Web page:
Liber Pontificalis, the official collection of papal
biographies, as well as other Church histories, provides
considerable information on the development of election law. As
this summary shows, it was often developed in the crucible of
trial, as the Church sought to fend off, or at least moderate,
external influences on the election process.
ordains 25 priests to serve Rome, the earliest
extra-biblical ordination known.
divided Roman titles among the priests and ordained 7
deacons to assist him.
the Roman See into 7 deaconal regions. The deacons who
administered these regions, together with the 7 deacons
who were the assistants to the Pope, were the forerunners
in office of the Cardinals who have diaconal rank today.
establishes the Bishop of Ostia as the principal
consecrator of the newly elected Pope. At this time in
history the popes typically came from among the priests
and deacons of Rome, and thus had to be consecrated a
bishop in order to assume office.
(418-22) obtains the agreement of Emperor Honorius that in
a disputed election (such as his was), both electees would
be rejected. The civil authorities would be obliged to
recognize a unanimous electee. The interference of Emperor
Honorius in the election of Pope Boniface was the first in
Church history, but not the last. Likewise, this agreement
would not be the last attempt to ensure the freedom of the
election and the tranquility of the passing of papal
(498-514) calls a Roman Synod which decrees as he wished
that only the clergy of Rome will vote in an election and
the majority candidate wins. Such election would occur if
the previous Pope did not designate his successor.
(607) calls a Roman Synod which reinforces the prohibition
of electioneering and bribery. It also establishes a 3 day
wait for the election after the death of a Pope. It also
permitted the participation of the nobility, along with
III (731-41) Popes no longer though it necessary to seek
the concurrence of the Emperor in Constantinople. While no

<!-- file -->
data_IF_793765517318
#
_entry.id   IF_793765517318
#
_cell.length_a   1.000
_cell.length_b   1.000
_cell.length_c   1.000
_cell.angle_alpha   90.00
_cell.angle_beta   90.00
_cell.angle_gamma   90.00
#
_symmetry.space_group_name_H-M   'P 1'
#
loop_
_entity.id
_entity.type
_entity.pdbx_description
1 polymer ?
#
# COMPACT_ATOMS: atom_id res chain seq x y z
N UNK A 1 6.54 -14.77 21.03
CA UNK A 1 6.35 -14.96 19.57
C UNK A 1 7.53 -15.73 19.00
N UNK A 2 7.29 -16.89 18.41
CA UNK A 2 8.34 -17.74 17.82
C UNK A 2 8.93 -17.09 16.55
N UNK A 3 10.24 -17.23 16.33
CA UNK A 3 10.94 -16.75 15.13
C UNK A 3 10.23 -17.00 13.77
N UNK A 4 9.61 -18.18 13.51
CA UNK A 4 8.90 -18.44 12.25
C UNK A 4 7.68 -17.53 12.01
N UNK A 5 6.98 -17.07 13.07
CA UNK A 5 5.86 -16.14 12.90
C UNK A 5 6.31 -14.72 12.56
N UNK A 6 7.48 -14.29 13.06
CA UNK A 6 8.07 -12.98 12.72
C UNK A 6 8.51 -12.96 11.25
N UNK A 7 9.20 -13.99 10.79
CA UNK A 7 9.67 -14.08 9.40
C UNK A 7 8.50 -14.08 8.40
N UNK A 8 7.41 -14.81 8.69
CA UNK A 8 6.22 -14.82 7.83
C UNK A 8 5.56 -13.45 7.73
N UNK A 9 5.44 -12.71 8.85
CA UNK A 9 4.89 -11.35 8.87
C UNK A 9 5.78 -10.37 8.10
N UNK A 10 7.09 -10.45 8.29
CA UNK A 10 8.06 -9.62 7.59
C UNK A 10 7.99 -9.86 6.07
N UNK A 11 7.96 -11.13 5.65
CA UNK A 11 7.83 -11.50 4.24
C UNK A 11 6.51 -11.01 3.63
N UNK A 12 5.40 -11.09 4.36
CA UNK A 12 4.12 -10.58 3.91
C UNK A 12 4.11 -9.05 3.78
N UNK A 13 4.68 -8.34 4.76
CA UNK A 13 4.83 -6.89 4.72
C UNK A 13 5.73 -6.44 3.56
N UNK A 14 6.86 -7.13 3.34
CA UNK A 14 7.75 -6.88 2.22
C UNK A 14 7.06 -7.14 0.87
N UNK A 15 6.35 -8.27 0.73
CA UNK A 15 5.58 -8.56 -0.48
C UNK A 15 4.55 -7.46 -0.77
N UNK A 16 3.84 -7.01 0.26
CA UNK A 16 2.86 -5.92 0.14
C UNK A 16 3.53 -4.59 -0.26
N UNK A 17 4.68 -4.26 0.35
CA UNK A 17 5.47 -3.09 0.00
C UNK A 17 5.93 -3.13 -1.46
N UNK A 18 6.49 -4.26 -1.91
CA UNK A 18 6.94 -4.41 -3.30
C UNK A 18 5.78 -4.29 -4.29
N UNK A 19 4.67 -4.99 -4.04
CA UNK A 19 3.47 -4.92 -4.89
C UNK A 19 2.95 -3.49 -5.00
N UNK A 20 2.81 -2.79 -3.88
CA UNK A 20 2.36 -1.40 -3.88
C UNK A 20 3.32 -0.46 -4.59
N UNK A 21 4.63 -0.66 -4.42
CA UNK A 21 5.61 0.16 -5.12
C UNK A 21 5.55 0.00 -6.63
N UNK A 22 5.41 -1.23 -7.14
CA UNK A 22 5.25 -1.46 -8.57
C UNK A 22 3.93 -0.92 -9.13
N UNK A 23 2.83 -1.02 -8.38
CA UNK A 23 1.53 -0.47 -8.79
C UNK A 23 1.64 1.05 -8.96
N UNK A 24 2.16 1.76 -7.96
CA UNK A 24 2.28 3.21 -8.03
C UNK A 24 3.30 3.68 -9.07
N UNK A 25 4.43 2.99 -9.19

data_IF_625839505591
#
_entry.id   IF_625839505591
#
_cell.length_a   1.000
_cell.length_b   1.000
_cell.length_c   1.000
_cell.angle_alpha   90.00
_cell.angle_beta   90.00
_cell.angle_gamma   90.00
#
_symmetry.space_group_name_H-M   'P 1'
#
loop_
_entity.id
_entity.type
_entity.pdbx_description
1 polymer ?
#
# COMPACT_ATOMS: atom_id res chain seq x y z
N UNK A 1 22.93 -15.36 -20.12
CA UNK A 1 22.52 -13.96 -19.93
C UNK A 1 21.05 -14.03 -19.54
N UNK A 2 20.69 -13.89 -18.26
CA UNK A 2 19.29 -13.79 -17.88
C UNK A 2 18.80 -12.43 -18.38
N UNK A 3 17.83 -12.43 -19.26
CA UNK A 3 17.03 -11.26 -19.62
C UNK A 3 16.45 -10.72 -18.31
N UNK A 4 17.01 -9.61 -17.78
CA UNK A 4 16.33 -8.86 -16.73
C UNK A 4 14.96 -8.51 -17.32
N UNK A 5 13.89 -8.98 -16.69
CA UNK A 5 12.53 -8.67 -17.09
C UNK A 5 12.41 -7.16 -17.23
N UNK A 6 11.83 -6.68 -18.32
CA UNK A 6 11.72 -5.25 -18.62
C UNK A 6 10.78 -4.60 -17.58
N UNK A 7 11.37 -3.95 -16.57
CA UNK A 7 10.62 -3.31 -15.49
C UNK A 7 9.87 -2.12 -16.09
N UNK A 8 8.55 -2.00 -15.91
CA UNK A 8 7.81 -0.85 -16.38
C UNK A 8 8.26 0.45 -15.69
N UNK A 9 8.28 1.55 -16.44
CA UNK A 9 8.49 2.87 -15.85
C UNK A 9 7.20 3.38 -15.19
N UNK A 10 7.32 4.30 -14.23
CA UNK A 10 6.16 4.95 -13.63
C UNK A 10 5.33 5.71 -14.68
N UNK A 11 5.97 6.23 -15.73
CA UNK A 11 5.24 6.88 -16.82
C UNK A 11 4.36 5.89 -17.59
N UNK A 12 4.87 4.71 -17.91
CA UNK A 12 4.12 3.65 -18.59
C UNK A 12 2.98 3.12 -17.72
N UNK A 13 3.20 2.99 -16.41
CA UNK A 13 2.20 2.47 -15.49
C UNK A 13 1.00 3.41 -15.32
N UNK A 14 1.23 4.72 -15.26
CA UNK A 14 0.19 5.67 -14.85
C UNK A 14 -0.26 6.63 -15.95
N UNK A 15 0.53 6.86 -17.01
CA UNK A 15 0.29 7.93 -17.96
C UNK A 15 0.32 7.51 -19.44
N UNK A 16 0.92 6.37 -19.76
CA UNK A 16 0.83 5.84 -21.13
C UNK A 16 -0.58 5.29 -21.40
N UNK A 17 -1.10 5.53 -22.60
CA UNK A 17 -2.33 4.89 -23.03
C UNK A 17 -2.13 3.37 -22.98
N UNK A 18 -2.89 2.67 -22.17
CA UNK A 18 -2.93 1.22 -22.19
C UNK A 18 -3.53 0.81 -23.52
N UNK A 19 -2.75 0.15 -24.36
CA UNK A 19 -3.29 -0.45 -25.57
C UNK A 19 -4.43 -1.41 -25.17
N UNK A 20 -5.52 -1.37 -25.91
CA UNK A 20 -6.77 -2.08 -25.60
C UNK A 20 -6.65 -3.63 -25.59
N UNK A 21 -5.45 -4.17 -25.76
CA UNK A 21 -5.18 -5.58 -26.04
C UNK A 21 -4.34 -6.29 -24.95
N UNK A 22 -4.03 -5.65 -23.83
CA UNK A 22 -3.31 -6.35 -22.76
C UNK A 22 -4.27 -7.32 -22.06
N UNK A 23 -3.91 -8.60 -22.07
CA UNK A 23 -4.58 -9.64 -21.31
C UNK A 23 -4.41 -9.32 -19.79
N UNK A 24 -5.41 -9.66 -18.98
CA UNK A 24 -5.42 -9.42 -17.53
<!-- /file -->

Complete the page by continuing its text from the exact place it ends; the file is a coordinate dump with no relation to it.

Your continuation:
Pope had thought it a theological necessity it had become
a practical one for election. However, it was one under
which the Bishop of Rome chaffed. Often the Emperors had
their pet heresies which Rome resisted as heterodox, and
the process of seeking his consent, or that of his
representative in Ravenna, often delayed the inauguration
of the pontificate by weeks or even months. Eventually,
the emperor's problems in the East with Islam effectively
liberated the Pope from the need for his approval.
Stephen III (IV)
sought to restrict the electors of the Pope. Acting
through a Roman Synod it was decreed that only cardinal
priests and cardinal deacons could be papal electors. At
this time in history the cardinals actually held
the offices which today are only titular. Thus, the
priests and deacons in question were the actual pastors of
principal Roman churches and deacons who administered
Roman districts. The role of the laity and nobility was
restricted to confirming the election.
Leo III crowns
King Charles (Charlemagne) of the Franks, Holy Roman
Emperor, re-establishing the Western empire.
Lothair insisted on the rights of all Romans, clerical and
lay, to participate in papal elections. The emperor would
not interfere in the election, but would require an oath
of allegiance to himself of the electee.
acting through a Roman Synod, condemned those who
denied the election of the Bishop of Rome by its clergy
and nobility alone.
John IX at the
Synod of Rome decrees that in the future the Pope will be
elected by the cardinal bishops, cardinal priests and
cardinal deacons. The rights of the nobility and people
were protected by requiring the election to take place
John XII agrees
to the Ottonian Privilege, which required the Pope to take
an oath of loyalty to the Holy Roman Emperor, Otto at that
time, in exchange for his protection and non-interference
in papal elections.
Nicholas II, in
the synodal decree In nomine domine establishes
that only cardinal bishops will elect the pope, and then,
as a usual matter, from among the Roman clergy. The
cardinal priests and deacons would then be asked to give